Financial Structure and Economic Growth
A Cross-Country Comparison of Banks, Markets, and Development
444 pp., 7 x 9 in, 41 illus.
- Published: December 21, 2001
- Publisher: The MIT Press
- Published: August 20, 2004
- Publisher: The MIT Press
This is the first broad cross-country assessment of the ties between financial structure—the mix of financial instruments, institutions, and markets in a given economy—and economic growth since Raymond Goldsmith's 1969 landmark study. Most studies focus on developed countries and compare bank-based and market-based systems. Debates over the relative merits of the two systems have relied on case studies of Germany, Japan, the United Kingdom, and the United States, countries with similar long-run growth rates. The absence of data on developing countries limits the usefulness of such studies for policy makers.
The book contains recently acquired cross-country data from almost 150 countries. It includes information on the size, efficiency, and activity of banks, insurance companies, pension and mutual funds, finance companies, and stock and bond markets. It also incorporates information on each country's political, economic, and social environment. The chapters contain a mix of case studies, cross-country studies, macro- and micro-oriented approaches, and analytical and empirical work. The conclusions point not to markets versus banks, but to markets and banks. It is how well a financial system functions that is critical for long-run economic growth. The research suggests that strong legal rights for outside investors and the overall efficiency of contract enforcement are effective tools for developing the financial sector and the economy. The book includes a CD containing World Bank data.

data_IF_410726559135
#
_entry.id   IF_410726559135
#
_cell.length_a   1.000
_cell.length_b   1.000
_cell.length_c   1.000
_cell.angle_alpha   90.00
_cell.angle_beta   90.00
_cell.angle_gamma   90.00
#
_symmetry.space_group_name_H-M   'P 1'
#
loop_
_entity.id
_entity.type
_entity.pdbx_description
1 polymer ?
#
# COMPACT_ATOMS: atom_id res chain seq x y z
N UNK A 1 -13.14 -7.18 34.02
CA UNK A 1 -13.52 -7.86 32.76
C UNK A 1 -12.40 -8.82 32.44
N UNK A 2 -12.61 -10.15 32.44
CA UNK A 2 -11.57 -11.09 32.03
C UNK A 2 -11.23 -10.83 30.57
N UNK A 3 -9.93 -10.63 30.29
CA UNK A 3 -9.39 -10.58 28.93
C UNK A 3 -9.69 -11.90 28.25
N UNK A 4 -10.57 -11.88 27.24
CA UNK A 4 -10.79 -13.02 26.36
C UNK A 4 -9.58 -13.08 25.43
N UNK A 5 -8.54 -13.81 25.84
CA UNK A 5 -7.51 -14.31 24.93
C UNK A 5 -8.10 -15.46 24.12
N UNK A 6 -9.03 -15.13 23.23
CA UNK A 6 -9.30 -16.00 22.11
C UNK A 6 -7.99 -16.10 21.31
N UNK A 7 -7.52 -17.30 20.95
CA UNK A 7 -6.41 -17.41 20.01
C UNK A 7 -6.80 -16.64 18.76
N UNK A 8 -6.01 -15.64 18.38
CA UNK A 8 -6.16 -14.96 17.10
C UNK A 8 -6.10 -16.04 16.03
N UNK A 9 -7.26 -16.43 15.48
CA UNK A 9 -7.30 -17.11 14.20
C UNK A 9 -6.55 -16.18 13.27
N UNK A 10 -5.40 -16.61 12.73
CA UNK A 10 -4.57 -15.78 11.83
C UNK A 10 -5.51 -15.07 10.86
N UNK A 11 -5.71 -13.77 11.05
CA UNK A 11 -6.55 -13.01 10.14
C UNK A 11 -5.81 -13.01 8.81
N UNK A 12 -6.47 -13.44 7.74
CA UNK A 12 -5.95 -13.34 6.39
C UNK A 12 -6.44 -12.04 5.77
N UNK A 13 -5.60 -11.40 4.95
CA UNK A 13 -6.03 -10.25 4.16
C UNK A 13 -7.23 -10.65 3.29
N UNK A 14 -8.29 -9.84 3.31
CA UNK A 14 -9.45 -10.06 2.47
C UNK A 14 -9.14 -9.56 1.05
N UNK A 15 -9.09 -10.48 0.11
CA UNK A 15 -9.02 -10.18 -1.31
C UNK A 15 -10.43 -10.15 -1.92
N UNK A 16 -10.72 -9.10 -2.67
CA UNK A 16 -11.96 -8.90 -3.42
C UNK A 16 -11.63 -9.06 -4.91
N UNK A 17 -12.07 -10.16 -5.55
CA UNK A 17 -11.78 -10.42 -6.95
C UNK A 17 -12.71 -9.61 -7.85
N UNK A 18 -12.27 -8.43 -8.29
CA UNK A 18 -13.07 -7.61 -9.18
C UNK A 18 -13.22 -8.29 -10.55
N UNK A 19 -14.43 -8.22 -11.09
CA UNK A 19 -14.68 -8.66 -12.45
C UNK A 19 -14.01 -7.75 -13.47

...this book is undeniably a valuable contribution.
A collection of some of the best recent work on financial structure and economic development. The book also gives a detailed description of the World Bank's fantastic new data set—what's in it and why—and provides the data on a CD.
John H. Boyd, Chair, Finance Department, and Kappel Chair in Business and Government, Carlson School, University of Minnesota
With high-quality cross-country empirical work and a wide range of in-depth case studies, this book extends Allen and Gale's recent book on the role of banks versus markets. It settles convincingly a long debate: it is not banks versus markets, it is markets and banks. A must read for policy makers and academics alike interested in the role of finance in economic development.
Stijn Claessens, Professor of International Finance, University of Amsterdam
This is a great book. It provides a thorough and comprehensive account of the evolution of financial systems as well as the importance of financial structure for economic growth in countries around the world. For anyone interested in understanding the crucial role finance plays in shaping a country's future, this book is a must read.
James R. Barth, Lowder Eminent Scholar in Finance, Auburn University, and Senior Finance Fellow, Milken Institute